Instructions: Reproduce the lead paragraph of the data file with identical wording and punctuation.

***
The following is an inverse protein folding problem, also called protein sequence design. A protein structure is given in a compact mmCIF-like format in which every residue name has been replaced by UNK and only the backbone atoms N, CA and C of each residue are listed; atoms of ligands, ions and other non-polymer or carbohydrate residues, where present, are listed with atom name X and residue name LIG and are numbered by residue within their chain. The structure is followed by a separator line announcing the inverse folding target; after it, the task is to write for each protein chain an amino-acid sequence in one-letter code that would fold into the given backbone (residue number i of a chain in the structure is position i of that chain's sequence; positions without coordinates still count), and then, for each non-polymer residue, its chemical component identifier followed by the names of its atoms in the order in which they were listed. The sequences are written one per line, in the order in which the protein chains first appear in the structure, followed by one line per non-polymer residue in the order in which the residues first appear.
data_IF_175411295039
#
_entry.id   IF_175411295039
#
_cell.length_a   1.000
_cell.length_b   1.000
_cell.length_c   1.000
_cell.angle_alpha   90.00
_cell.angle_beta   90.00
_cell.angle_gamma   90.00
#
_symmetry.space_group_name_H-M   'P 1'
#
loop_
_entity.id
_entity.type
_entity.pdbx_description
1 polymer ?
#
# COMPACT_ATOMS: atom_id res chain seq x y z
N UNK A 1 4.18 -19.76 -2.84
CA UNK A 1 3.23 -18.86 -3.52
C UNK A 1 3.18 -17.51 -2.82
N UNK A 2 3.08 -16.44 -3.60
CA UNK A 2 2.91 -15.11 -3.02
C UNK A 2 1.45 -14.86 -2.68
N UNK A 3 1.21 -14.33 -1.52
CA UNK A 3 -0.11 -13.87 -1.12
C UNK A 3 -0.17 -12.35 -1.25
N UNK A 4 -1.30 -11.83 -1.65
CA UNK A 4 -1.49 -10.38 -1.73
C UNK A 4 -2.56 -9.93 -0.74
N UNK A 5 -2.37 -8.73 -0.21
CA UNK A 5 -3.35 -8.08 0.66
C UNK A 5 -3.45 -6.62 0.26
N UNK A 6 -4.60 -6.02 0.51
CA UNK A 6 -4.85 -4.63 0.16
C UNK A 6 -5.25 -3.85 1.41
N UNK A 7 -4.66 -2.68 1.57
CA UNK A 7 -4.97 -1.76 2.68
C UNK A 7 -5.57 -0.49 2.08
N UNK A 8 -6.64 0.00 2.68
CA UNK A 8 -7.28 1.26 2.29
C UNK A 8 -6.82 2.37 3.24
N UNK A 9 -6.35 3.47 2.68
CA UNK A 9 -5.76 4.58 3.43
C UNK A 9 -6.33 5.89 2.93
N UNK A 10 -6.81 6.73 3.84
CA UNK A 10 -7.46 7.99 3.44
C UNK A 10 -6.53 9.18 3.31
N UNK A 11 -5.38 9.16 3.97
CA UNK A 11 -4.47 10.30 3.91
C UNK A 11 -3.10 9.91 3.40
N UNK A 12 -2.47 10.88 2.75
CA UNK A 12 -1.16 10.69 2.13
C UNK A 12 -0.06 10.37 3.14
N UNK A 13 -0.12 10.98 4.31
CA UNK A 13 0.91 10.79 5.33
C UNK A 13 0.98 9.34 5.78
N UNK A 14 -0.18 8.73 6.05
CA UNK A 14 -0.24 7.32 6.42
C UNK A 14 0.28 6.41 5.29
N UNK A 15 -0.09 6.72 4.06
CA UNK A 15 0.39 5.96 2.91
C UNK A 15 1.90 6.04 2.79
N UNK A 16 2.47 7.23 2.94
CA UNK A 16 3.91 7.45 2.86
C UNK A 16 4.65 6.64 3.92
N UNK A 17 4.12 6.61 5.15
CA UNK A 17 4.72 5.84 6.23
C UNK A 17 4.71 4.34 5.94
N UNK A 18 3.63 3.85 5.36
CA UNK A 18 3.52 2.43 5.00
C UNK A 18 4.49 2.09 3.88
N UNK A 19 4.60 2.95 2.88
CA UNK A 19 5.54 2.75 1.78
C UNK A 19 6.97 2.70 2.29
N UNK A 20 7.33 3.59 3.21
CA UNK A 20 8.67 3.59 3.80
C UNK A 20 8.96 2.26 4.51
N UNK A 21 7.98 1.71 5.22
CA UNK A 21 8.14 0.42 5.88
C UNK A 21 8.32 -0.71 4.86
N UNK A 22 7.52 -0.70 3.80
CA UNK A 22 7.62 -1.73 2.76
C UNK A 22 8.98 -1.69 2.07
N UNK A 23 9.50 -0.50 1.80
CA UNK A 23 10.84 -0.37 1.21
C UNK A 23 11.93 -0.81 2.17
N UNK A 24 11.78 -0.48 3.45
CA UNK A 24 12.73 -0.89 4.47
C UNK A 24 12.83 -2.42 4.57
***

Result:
The following is an inverse protein folding problem, also called protein sequence design. A protein structure is given in a compact mmCIF-like format in which every residue name has been replaced by UNK and only the backbone atoms N, CA and C of each residue are listed; atoms of ligands, ions and other non-polymer or carbohydrate residues, where present, are listed with atom name X and residue name LIG and are numbered by residue within their chain. The structure is followed by a separator line announcing the inverse folding target; after it, the task is to write for each protein chain an amino-acid sequence in one-letter code that would fold into the given backbone (residue number i of a chain in the structure is position i of that chain's sequence; positions without coordinates still count), and then, for each non-polymer residue, its chemical component identifier followed by the names of its atoms in the order in which they were listed. The sequences are written one per line, in the order in which the protein chains first appear in the structure, followed by one line per non-polymer residue in the order in which the residues first appear.